Helping you find cheap premiums, not cheap coverage
Health Insurance If you have been without work for any length of time, or if you have chosen to work for a company that does not offer medical coverage, you have probably experienced the frustration of trying to find individual health insurance.
Of all insurance products on the market today, individual health insurance is undoubtedly the most difficult to understand, and If you are accustomed to group health insurance, be prepared for the fact that private health insurance is a completely different animal.
In a group, you are more protected from rate increases because the rates increase based on the demographics and usage statistics of the entire group. In a very large company, that group will be compared to other groups which helps keep the cost down.
With many personal health insurance policies, the rates can go up based on simply your own usage of the policy. Also, most group insurers impose no more than a six month waiting period if pre-existing conditions apply while a private insurer can surprise you with up to two years of refusal to pay for anything they consider "pre-existing."
Finally, group insurance cannot discriminate against a single individual. If an employer hires you, you will be eligible for whatever health insurance the business offers, subject only to the terms of the business contract.
Private health insurance companies cannot terminate your coverage if you have a contract that says "guaranteed renewable," but they can in some instances, raise your rates to the point where you are simply priced out of it because you cannot pay the premium.
Understanding deductibles and copays. Under group insurance, you usually have a deductible—which is the amount you must pay each year before your insurance covers anything (although it might not apply to prescription drugs or certain preventive procedures).
Once that is paid, you have copays and co-insurance. A copay is the flat fee you pay for a doctor's visit, a trip to the emergency room and so forth. Co-insurance is when you have to pay a percentage of the total negotiated cost.
The most common co-insurance is an 80/20, meaning you will pay 20% of the bill after you deductible has been met. Each year, you also have an "out of pocket" max. Once you reach the maximum out of pocket, your insurance will pay all approved costs for the remainder of the year.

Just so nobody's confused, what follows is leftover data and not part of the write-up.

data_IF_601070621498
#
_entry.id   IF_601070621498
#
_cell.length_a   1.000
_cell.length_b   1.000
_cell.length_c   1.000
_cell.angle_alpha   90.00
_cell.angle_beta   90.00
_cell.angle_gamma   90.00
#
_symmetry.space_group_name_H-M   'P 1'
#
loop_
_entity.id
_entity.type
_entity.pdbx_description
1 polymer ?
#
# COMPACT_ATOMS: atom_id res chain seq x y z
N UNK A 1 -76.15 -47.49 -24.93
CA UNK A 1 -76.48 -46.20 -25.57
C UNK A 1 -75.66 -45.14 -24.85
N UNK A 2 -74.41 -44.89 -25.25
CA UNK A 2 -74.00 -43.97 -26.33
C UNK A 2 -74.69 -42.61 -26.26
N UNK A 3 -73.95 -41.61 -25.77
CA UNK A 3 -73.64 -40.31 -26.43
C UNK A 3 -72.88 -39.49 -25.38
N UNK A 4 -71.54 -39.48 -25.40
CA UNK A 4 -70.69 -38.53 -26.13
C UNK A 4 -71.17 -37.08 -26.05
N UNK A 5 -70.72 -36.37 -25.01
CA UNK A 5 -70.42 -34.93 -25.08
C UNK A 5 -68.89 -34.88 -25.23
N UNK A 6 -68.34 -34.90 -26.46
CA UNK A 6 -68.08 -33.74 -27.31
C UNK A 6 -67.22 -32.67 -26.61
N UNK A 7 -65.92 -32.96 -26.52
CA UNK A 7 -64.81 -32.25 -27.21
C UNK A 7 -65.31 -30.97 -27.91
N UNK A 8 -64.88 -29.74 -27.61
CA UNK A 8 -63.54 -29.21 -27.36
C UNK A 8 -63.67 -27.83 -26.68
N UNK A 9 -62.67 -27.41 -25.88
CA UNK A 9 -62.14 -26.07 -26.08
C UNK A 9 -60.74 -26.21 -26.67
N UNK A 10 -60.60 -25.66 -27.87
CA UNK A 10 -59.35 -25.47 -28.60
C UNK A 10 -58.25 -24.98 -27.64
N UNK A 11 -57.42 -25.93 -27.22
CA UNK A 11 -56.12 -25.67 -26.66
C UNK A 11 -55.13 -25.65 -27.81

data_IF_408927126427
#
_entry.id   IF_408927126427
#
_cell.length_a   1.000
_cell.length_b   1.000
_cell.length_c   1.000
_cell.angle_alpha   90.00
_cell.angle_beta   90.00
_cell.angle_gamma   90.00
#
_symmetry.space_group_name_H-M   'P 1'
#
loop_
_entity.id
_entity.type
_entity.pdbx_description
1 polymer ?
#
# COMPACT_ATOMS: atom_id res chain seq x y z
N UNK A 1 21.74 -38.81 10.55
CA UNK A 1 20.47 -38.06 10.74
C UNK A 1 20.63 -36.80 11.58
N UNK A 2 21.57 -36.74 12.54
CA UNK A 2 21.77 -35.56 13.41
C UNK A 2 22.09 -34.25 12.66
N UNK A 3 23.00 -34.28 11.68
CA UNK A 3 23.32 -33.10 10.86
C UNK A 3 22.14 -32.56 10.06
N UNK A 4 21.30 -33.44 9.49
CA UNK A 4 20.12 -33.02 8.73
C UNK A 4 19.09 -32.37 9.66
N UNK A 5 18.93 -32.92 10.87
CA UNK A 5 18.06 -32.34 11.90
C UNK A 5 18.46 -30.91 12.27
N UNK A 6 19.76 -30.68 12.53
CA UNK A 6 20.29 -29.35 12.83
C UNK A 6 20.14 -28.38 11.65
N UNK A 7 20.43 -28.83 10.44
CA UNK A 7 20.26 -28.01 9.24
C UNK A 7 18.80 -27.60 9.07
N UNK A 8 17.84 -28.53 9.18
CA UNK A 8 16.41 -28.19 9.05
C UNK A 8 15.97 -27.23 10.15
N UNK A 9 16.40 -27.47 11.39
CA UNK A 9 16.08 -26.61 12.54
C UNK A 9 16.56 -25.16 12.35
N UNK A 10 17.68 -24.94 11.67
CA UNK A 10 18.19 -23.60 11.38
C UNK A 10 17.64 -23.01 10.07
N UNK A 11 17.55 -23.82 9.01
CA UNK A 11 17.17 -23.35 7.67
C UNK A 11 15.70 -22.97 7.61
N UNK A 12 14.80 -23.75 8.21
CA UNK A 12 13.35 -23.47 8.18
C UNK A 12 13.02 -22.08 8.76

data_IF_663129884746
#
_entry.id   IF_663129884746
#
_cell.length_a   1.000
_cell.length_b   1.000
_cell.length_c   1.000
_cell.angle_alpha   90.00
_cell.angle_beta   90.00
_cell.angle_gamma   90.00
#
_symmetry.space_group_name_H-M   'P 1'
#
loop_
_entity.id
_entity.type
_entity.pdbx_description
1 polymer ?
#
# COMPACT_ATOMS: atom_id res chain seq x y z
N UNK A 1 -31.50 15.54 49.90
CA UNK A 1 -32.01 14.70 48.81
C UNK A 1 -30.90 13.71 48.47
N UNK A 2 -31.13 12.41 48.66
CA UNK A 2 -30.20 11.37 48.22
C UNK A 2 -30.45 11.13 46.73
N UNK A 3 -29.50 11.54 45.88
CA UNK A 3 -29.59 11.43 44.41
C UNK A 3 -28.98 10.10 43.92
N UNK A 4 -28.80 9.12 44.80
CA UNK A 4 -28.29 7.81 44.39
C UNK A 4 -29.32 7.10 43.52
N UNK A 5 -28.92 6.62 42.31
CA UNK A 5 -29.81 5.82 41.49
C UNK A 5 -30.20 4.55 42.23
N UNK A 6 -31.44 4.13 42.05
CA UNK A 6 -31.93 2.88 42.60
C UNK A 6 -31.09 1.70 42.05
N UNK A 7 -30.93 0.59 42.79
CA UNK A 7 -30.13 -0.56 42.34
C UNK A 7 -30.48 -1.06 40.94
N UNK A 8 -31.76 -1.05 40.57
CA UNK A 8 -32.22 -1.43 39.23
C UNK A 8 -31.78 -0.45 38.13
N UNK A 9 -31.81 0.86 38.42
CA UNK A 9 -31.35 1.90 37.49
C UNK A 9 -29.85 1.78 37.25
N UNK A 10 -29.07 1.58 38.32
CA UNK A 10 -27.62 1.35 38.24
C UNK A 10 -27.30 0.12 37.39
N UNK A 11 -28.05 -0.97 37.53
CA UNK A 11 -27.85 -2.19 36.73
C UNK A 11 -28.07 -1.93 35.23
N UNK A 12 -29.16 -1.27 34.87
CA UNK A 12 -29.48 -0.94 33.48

Deductibles and co-pays for individual insurance are often handled differently. For example, you may have one deductible for the hospital, a different amount for "ambulatory" (which means lab tests), and a different amount yet for the doctor's visits.
Even your drug coverage may have its own deductible. None of the deductibles contribute to any of the others, and if you go out of the network, you may have a different and much higher deductible yet. Again, a deductible met out of the network will not contribute to a network deductible.
One advantage to breaking up the deductible in this manner is that you have coverage on these lower cost portions of your health care even if you have not yet met the deductible for the hospital.
Just for example, if your pharmacy deductible was $50.00 and your hospital deductible was $2500, you would have drug coverage after the first $50 instead of having to meet the entire $2500.
On the other hand, a disadvantage is that you could pay a lot of money in health care without ever going into the hospital, but if you should have a hospitalization incident, you have the entire hospital deductible still to pay. Also, if the deductibles are too high, you could pay a lot of premium and receive little or no benefit.
Another tricky feature of individual insurance deductibles is that some companies treat the deductible as a "per event" rather than per year. In other words, if you are hospitalized for cancer, you will pay the deductible, but will never pay it again for the treatment of cancer.
However, if you are hospitalized for some other disease, even in the same year, you could be paying another hospital deductible.
A final quirk on deductibles is that some companies apply your deductible and your out of pocket max simultaneously.
That is, you have no coverage until you have met your deductible, but your deductible is also your out of pocket max; thus when that price is met, your insurance is supposed to pick up the rest of the tab.
Once your deductible has been met, you will pay a co-insurance for your care. Unlike group plans, many individual plans offer no better than a 70/30 arrangement for network doctors. You may drop to a 60/40 or even a 50/50 if you go out of the network.